Lean meats include skinless poultry, pork tenderloin, and lean beef. Fatty fish like salmon, mackerel, and tuna are healthy choices, too, because they contain unsaturated fats called omega-3 fatty acids. Including more fish in the diet may reduce the risk of heart disease and provide anti-inflammatory benefits.
Plant-based proteins such as tofu and legumes are also heart-healthy options. They can increase variety in your meals and help fill you up.
Additionally, eggs provide a good source of protein as well as several vitamins and minerals.
You should include unsaturated fats as part of a healthy diet. They help increase HDL cholesterol levels, manage our appetite, and are vital components within our bodies. Eating more fatty fish, nuts, seeds, olive oil, and avocado can provide these.
As part of an overall healthy diet, total fat content should be 20-35% of daily calorie intake. Most should come from unsaturated fats.
Water is the optimal drink for hydration, but other types of beverages can count towards overall fluid intake as well.
If you prefer fruit juice, 100% fruit juice is recommended and should not exceed eight ounces per day. Juice should be limited further to four ounces daily if you have a diagnosis of diabetes.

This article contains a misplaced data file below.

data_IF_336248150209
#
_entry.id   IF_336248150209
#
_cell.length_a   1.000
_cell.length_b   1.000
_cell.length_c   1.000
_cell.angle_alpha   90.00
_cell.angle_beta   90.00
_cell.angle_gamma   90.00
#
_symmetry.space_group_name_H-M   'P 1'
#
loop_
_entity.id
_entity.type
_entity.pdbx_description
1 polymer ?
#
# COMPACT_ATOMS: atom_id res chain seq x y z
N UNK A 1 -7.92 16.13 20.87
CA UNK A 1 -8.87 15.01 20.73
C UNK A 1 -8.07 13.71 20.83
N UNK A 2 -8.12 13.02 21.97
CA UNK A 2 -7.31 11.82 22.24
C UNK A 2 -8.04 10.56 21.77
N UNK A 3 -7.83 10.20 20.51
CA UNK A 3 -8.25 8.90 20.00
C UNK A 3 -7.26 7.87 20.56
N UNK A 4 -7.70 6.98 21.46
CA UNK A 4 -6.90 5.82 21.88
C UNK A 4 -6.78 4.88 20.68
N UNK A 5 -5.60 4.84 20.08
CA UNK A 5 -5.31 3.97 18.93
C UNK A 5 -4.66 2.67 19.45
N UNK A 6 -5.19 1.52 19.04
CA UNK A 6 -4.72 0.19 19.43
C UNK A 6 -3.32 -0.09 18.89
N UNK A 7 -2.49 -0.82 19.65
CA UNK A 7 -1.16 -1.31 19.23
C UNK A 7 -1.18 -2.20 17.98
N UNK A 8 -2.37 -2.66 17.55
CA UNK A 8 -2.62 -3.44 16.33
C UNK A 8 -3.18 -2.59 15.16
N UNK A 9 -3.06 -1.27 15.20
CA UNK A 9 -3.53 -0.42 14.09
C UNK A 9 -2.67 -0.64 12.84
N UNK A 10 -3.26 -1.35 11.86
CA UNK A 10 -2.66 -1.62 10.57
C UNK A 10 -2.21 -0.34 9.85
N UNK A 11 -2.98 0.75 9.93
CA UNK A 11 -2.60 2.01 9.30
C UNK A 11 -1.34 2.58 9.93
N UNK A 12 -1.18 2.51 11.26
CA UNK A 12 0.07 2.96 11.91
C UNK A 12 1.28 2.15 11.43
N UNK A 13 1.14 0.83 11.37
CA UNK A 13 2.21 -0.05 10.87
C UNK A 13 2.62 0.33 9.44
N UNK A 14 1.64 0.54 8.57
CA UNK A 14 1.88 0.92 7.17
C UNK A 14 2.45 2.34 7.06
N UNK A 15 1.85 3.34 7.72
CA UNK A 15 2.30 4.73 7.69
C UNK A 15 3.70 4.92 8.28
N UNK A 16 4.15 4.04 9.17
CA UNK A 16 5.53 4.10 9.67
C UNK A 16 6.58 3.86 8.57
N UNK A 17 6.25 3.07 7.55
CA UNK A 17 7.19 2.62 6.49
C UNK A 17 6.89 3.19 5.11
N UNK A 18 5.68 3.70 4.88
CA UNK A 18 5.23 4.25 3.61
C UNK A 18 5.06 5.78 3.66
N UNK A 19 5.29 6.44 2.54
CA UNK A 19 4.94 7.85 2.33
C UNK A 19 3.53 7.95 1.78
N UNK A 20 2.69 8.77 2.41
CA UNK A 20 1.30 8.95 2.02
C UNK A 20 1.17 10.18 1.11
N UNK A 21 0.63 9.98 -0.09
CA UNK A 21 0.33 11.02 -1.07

Unsweetened beverages, decaffeinated coffee or tea, seltzer, and flavored waters (without sugar) are alternatives to sugar-sweetened drinks. Want to make water taste better? Add various fresh fruits for more flavor.
What is considered junk food?
Junk food is generally low in nutritional content, ultimately providing extra calories, added sugars, saturated fats, and sodium. These products have an enjoyable taste, though, which is what keeps people coming back to them.
Unhealthy foods are highly processed, from take-out or fast food restaurants, and include several ingredients that are added just for flavor. Some packaged foods are healthy, but items like candy, cookies, baked goods, sugar-sweetened cereals, and juices with added sugar are ones you want to avoid.